Presented By
O’Reilly + Intel AI
Put AI to Work
April 15-18, 2019
New York, NY

Deploying Deep Learning Models on GPU Enabled Kubernetes Clusters

Mathew Salvaris (Microsoft), Fidan Boylu Uz (Microsoft)
11:05am11:45am Wednesday, April 17, 2019
Implementing AI
Location: Rendezvous
Secondary topics:  Deep Learning and Machine Learning tools, Edge computing and Hardware, Platforms and infrastructure

Who is this presentation for?

Data Scientists, Solution Architects, Deep Learning Practitioners



Prerequisite knowledge

Familiarity with Deep Learning, Python and Kubernetes.

What you'll learn

• Learn how to deploy deep learning models on Kubernetes. • Understand how to create the webservice with docker container and test it locally. • Learn how to create the Kubernetes cluster with GPUs and deploy the webservice. • Discuss the best practices for testing the model and obtain throughput metrics. • Discuss GPU vs CPU benchmarking results that can serve as a rough guide to estimating the performance of deployed models.


One of the major challenges that data scientists often face is that once they have trained the model, they need to deploy it at production scale. It is widely accepted that for deep learning training, GPUs should be used due to their significant speed when compared to CPUs. However, due to their higher cost, for tasks like inference which are not as resource heavy as training, it is usually believed that CPUs are sufficient and are more attractive due to their cost savings. However, when inference speed is a bottleneck, using GPUs provide considerable gains both from financial and time perspectives. Coupled with containerized applications and container orchestrators like Kubernetes, it is now possible to go from training to deployment with GPUs faster and more easily while satisfying latency and throughput goals for production grade deployments.
In this session, we will present the steps necessary to go from a trained deep learning model to verifying, packaging it in a Docker container and deploying it on Kubernetes cluster with GPUs. We will give advice on how to test and verify each step as well as go over possible gotchas. We will refer to the notebooks found in the following repository that the audience can later use if needed. We will be showing a demo of how one can make calls to the deployed service to score images on a pre-deployed Kubernetes cluster.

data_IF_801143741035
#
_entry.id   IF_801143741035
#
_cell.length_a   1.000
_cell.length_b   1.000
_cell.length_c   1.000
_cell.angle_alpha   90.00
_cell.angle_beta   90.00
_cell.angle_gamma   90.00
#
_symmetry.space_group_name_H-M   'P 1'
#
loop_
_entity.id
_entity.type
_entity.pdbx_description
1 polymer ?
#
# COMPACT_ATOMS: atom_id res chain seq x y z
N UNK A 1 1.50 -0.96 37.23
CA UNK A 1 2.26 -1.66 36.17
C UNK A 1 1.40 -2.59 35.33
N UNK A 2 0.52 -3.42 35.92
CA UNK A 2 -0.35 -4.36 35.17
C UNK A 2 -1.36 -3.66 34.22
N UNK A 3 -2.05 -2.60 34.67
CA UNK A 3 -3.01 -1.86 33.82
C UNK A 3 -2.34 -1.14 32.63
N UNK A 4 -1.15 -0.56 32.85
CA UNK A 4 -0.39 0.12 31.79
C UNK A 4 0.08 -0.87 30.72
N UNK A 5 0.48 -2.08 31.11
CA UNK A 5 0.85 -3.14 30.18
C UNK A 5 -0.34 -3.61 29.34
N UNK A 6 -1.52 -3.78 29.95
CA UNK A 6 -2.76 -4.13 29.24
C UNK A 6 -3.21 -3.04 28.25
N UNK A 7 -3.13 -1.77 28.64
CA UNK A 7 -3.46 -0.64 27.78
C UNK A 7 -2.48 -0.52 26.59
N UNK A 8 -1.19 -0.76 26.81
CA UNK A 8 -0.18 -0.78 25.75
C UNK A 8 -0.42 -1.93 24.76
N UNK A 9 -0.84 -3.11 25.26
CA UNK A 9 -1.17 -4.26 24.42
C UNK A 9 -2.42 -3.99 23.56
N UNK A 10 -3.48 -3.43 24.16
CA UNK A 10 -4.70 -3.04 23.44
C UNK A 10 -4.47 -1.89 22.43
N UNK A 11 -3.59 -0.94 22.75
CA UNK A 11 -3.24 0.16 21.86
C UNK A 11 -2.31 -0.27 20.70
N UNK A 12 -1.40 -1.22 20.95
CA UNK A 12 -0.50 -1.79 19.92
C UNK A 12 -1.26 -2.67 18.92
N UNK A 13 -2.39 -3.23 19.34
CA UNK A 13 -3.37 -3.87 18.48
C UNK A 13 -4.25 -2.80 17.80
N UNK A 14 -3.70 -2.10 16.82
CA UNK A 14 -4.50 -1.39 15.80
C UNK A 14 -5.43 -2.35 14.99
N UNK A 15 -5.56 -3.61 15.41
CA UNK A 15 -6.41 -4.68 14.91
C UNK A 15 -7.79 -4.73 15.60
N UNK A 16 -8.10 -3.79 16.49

We will then present some benchmarking results that will be useful as a rough gauge of the performance of deep learning models on GPU and CPU clusters. In our tests, we use two frameworks Tensorflow (1.8) and Keras (2.1.6) with Tensorflow (1.6) backend for 5 different models with network sizes which are in the order of small to large as follows:
- MobileNetV2 (3.4M parameters)
- NasNetMobile (4.2M parameters)
- ResNet50 (23.5M parameters)
- ResNet152 (58.1M parameters)
- NasNetLarge (84.7M parameters)
We selected these models since we wanted to test a wide range of networks from small parameter efficient models such as MobileNet to large networks such as NasNetLarge. For each of these models, a docker image with an API for scoring images have been prepared and deployed on four different cluster configurations:
- 1 node GPU cluster with 1 pod
- 2 node GPU cluster with 2 pods
- 3 node GPU cluster with 3 pods
- 5 node CPU cluster with 35 pods

Overall, we found that the throughput scales almost linearly with the number of GPUs and that GPUs always outperform CPUs at a similar price point. We also found that the performance on GPU clusters were far more consistent than CPU. We hypothesize that this is because there is no contention for resources between the model and the web service that is present in the CPU only deployment. It can be concluded that for deep learning inference tasks which use models with high number of parameters, GPU based deployments benefit from the lack of resource contention and provide significantly higher throughput values compared to a CPU cluster of similar cost.

Photo of Mathew Salvaris

Mathew Salvaris


Mathew Salvaris is a data scientist at Microsoft. Previously, Mathew was a data scientist for a small startup that provided analytics for fund managers and a postdoctoral researcher at UCL’s Institute of Cognitive Neuroscience, where he worked with Patrick Haggard in the area of volition and free will, devising models to decode human decisions in real time from the motor cortex using electroencephalography (EEG). He also held a postdoctoral position in the University of Essex’s Brain Computer Interface Group, where he worked on BCIs for computer mouse control. Mathew holds a PhD in brain computer interfaces and an MSc in distributed artificial intelligence.

Photo of Fidan Boylu Uz

Fidan Boylu Uz


Fidan Boylu has 10+ years of technical experience on data mining and business intelligence. She holds a Ph.D in Decision Sciences and is a former professor conducting research and teaching courses on data mining and business intelligence at the University of Connecticut. She has a number of academic publications on machine learning and optimization and their business applications. She currently works as a senior data scientist at Microsoft responsible for successful delivery of end to end advanced analytic solutions. She has worked on a number of projects on predictive maintenance, fraud detection and computer vision.

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